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A discovery presented by Catherine Seva, biologist at Inserm
Two research scientists, Catherine Seva and Audrey Ferrand, from a combined team of researchers from Inserm / Université Toulouse III – Paul Sabatier (Cancerology research center of Toulouse), have just developed a test to predict the risk of colorectal cancer. This test, based on the presence of a protein known as progastrine, can predict the risk of tumors occurring in patients who have already undergone surgery to remove polyps that were considered to be benign. In practice, these tests could be used for routine screening on resected polyps in order to identify patients presenting a high risk of developing precancerous lesions and for whom no monitoring is recommended at present. The results of this work are published in the review Cancer prevention research.
Bowel cancer is the 4th highest cause of death from cancer in France. So March 2012 has been named “Blue March”, colorectal cancer awareness month.
A predictive test to assess the risks of bowel cancer
Colorectal (or bowel) cancer is the second most frequent cancer. Hyperplasic polyps are the most frequently occurring colorectal lesions Nearly one quarter of the European population between the ages of 20 and 54 will develop this type of polyp. For a long time, these lesions were considered to be benign, so currently there is no recommended monitoring of these patients once the polyps have been removed surgically. However, some of these polyps could be precursory signs of bowel cancers. Up until now, we had no way of identifying the sub-group of polyps with potential for malignancy.
So with the aim of finding a biomarker that could predict the risk of bowel cancer in patients presenting with hyperplasic polyps – the most benign type – Catherine Seva and her co-workers carried out a 10-year retrospective clinical study. They analyzed the presence of a particular protein name progastrine in hyperplasic polyps from 74 patients. Progastrine is already known to play a part in colic cancerogenesis. This protein, produced by tumerous colorectal cells, is not present in healthy bowel cells. So the researchers tried to find out whether the expression of this protein could predict the occurrence of cancerous lesions in the years following surgical resection of the polyps. “When we first put forward this hypothesis, we had in mind the idea that this was a step towards ensuring suitable monitoring and very early detection of colorectal cancer”, explains Catherine Seva, Research Director at Inserm.
Thanks to these analyses, the research scientists showed that there was indeed a significant relationship between high levels of progastrine and future occurrence of precancerous lesions. And yet although these polyps had been considered as benign and risk-free, within a period of 2 to 10 years, 100% of patients who presented high levels of progastrine developed adenomas, renowned as early colorectal cancer lesions. Inversely, in patients who expressed little or no progastrine, no lesion developed at all over the 10 years following the removal of their polyps.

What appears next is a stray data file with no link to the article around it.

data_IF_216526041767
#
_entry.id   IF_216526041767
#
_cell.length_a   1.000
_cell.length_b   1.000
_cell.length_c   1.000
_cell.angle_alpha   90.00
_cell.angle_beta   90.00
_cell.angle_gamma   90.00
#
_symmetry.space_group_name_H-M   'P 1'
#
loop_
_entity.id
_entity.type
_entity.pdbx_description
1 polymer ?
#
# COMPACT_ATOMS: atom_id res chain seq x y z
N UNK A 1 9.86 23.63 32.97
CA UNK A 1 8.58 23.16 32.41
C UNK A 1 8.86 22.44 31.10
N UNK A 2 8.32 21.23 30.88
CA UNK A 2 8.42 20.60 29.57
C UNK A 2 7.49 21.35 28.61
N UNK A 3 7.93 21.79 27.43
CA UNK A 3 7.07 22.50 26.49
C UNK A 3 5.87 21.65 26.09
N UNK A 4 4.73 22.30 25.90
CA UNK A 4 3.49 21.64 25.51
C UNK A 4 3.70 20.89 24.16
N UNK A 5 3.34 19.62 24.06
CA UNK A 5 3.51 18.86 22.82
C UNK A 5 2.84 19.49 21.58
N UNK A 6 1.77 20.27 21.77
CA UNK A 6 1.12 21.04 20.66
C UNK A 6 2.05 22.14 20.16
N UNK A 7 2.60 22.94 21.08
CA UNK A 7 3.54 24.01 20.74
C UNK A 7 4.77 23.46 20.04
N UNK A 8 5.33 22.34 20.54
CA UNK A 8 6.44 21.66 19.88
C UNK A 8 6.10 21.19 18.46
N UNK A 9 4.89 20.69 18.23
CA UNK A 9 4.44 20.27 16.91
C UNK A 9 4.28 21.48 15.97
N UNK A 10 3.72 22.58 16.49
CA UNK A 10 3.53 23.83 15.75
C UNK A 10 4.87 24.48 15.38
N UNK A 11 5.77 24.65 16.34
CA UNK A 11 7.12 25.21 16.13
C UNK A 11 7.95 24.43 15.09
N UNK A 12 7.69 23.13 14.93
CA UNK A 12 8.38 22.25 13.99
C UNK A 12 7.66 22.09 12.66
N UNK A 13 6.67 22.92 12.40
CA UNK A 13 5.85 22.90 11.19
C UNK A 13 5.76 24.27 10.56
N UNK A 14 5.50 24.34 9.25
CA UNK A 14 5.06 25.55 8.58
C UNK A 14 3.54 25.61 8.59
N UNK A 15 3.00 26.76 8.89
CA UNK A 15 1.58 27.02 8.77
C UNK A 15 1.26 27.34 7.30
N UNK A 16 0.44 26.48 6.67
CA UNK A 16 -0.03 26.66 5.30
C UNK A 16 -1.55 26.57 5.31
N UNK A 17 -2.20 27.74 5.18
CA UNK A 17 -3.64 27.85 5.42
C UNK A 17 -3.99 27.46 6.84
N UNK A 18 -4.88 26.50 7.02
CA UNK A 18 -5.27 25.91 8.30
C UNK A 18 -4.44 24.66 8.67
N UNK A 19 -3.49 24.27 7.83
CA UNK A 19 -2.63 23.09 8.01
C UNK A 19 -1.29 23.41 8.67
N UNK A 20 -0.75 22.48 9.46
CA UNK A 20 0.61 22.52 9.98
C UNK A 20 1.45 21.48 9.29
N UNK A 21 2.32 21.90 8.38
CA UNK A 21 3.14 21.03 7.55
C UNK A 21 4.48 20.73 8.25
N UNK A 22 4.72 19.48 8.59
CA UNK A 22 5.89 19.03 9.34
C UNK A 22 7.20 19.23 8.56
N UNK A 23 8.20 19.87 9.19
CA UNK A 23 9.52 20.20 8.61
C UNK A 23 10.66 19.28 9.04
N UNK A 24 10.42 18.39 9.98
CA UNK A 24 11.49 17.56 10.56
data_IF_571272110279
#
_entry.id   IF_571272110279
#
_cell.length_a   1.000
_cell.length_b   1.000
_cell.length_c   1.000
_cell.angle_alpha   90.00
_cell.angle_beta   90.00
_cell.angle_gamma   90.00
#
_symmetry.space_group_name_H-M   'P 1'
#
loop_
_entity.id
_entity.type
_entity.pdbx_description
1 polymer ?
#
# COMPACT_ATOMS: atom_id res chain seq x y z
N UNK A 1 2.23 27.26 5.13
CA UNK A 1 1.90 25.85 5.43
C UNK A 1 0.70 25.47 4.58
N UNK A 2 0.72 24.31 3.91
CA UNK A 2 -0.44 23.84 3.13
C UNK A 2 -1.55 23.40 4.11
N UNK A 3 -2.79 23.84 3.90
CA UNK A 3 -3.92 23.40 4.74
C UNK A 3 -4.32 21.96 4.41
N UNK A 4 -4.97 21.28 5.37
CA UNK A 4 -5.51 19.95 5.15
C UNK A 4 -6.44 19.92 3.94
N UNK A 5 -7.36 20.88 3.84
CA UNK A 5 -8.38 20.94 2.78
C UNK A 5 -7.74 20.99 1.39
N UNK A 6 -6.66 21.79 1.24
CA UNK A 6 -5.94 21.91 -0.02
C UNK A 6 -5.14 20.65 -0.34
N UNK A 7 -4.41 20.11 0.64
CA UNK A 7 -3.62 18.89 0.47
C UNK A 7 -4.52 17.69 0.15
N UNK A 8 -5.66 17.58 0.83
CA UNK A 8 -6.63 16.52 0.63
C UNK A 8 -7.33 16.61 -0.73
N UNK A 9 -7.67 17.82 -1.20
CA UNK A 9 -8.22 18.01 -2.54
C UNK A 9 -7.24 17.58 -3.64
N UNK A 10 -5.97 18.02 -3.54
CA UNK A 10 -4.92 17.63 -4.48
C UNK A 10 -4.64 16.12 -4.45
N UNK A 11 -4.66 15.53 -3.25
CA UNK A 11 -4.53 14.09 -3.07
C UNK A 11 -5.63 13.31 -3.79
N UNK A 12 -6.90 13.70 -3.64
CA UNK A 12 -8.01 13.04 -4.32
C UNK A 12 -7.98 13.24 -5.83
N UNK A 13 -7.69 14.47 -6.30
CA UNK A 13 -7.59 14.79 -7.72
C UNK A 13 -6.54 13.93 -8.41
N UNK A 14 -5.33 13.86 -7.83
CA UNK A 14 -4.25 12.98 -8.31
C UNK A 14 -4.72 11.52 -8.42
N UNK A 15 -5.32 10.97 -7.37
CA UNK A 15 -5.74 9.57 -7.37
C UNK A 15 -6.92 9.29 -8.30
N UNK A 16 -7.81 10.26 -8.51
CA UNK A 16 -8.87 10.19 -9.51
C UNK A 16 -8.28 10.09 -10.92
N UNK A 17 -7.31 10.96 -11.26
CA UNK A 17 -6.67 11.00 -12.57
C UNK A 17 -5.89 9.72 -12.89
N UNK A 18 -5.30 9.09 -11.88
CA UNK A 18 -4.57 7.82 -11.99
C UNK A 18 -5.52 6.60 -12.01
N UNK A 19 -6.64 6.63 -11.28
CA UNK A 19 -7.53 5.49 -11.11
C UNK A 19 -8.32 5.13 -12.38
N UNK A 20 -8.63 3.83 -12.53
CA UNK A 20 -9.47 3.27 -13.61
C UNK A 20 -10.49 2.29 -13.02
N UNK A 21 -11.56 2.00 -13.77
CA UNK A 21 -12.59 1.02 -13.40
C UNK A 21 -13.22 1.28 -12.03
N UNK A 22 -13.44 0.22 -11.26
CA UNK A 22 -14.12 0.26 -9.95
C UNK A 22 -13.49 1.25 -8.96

Based on these results, the researchers compiled a predictive test based on the age of the patient and prograstrine immunohistochemical marking. This highly sensitive and specific tests can predict tumors in patients who have developed hyperplasic polyps.
© C. Seva / Inserm
Immunohistochemical marking of a benign hyperplasic polyp with no progastrine marking
© C. Seva / Inserm
Immunohistochemical marking of a benign hyperplasic polyp that presents with progastrine marking
“There is no recommended monitoring at the present time, and yet measuring the prograstrine expression in hyperplasic polyps could identify the population of patients who have a high risk of developing a precancerous lesion”, concludes Audrey Ferrand, research scientists at Inserm and signatory of this paper.
As a result of this study, it could be envisaged to include a larger number of patients to valid this as a routine test.
Over the course of evolution, the genomes of most living organisms have grown more complex thanks to transposable elements, a.k.a. “jumping genes,” or DNA fragments that can move and copy themselves from one chromosome location to another. Researchers from Inserm, the CNRS, ...
Juan Iovanna (Inserm Research Director) and his colleagues at the Marseille Cancer Research Center (Inserm/CNRS/Aix Marseille Université/Institut Paoli-Calmettes), in close collaboration with the "Tumor identity cards (CIT)" program run by the Ligue nationale contre le cancer and the University of Wisconsin (United ...
A new biomarker that predicts colonic neoplasia outcome in patients with hyperplastic colonic polyps
Catherine Do1, Claudine Bertrand1, Julien Palasse1, Marie-Bernadette Delisle2, Arthur Shulkes3, Elizabeth Cohen-Jonathan-Moyal1, Audrey Ferrand1, Catherine Seva1.
1 Inserm UMR.1037-Cancer Research Center of Toulouse (CRCT), Université Paul Sabatier Toulouse III, France.
2 Department of Pathological Anatomy, Histology and Cytology, CHU Rangueil and Rangueil Faculty of Medicine, France.
3 University of Melbourne, Department of Surgery, Austin Health, Victoria, Australia.
Cancer prevention research, published OnlineFirst on February 24, 2012